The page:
Alms giving is a Buddhist ceremony that is an indispensable part of Lao culture. Lao people give alms every morning on special Buddhist days, and some people also do it on ordinary days. FISHBIO staff in Laos often participate in this custom. In the early morning, Buddhist monks and novices come out to beg for alms from 5-7 a.m. One temple usually has five to 10 monks and novices, and they walk in a row along the road.
People who go to give alms traditionally wear a Lao skirt and white blouse, or trousers and a cloth shawl, and remove their shoes. They will fill a silver bowl with food, fruit, glutinous rice cakes, steamed sticky rice, water bottles, money, incense, candles and flowers. These offerings are presented to the monks, who after receiving the alms will give a blessing by sprinkling water on the ground.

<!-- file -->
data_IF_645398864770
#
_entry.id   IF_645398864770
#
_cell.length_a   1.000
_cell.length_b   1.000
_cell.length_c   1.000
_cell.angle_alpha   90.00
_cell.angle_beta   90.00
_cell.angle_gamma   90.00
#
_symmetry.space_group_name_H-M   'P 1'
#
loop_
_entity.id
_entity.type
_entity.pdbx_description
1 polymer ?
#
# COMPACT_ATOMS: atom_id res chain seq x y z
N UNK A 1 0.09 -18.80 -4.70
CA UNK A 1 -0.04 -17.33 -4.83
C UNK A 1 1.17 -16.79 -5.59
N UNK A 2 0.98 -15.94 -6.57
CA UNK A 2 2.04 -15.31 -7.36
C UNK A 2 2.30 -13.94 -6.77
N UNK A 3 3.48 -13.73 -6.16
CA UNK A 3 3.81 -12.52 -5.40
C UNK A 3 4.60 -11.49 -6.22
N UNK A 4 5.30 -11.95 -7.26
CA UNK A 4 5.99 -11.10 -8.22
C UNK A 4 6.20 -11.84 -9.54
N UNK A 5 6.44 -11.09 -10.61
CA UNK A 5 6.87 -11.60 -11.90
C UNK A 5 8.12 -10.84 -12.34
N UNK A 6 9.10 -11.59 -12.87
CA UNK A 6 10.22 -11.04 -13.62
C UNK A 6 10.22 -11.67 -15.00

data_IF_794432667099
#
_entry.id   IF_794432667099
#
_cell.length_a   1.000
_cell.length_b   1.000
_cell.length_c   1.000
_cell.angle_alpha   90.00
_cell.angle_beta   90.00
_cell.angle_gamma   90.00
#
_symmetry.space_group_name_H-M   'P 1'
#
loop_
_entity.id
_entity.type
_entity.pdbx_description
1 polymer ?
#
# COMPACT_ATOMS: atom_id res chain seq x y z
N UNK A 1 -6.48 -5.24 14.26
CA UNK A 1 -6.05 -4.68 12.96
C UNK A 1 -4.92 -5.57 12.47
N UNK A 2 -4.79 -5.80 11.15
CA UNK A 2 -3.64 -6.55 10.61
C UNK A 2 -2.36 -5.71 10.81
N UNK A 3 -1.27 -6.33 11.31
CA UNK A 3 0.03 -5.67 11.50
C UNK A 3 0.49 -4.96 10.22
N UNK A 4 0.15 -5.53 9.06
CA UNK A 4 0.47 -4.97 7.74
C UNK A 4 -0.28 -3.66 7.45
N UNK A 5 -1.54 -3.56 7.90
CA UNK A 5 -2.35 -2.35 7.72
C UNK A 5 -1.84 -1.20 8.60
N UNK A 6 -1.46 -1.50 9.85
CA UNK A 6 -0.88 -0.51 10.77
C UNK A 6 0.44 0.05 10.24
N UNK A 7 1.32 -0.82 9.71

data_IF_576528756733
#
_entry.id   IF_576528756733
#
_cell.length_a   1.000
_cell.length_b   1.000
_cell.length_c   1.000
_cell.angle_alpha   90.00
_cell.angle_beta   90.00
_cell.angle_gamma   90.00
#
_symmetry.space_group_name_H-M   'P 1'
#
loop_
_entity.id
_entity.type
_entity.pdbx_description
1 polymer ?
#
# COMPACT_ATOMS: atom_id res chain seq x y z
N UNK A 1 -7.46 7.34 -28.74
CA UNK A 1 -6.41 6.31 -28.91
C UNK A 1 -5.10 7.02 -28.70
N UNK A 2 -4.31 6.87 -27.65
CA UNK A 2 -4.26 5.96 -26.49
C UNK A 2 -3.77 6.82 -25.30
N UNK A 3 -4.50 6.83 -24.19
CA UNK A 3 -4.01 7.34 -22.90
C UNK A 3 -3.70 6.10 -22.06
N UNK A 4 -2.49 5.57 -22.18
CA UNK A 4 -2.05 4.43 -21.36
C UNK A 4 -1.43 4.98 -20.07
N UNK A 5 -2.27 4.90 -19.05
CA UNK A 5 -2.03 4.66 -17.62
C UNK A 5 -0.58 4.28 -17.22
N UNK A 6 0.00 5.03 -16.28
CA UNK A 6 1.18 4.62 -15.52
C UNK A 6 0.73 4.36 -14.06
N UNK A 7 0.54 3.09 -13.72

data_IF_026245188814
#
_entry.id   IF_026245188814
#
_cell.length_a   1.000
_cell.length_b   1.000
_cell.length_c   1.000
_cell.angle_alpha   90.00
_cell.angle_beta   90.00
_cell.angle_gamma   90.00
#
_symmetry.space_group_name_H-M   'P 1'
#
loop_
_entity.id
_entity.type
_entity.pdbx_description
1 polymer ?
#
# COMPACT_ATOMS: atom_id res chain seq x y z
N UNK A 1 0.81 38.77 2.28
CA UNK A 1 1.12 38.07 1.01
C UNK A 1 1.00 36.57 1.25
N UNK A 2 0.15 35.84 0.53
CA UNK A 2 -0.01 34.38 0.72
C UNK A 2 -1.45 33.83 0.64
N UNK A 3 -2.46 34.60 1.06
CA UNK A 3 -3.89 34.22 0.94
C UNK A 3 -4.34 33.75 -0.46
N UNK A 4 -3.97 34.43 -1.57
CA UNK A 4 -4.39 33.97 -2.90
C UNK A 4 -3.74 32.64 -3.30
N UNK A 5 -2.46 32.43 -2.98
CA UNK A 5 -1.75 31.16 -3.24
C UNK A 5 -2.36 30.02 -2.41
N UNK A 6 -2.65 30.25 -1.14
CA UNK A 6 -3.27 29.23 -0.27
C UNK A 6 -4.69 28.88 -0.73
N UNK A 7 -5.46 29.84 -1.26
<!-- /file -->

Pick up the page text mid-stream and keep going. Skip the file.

Lao people believe giving alms is a donation of merit to relatives who have passed away. People also give alms to receive a blessing from Buddha, to keep traditions, and to pass customs to a new generation. The most common times to give alms are the start of Buddhist Lent in July, the end of Buddhist Lent in October, and the Thatluang Festival in November. Lao people have respected and practiced the alms giving ceremony for a long time, just like many other customs practiced by local people.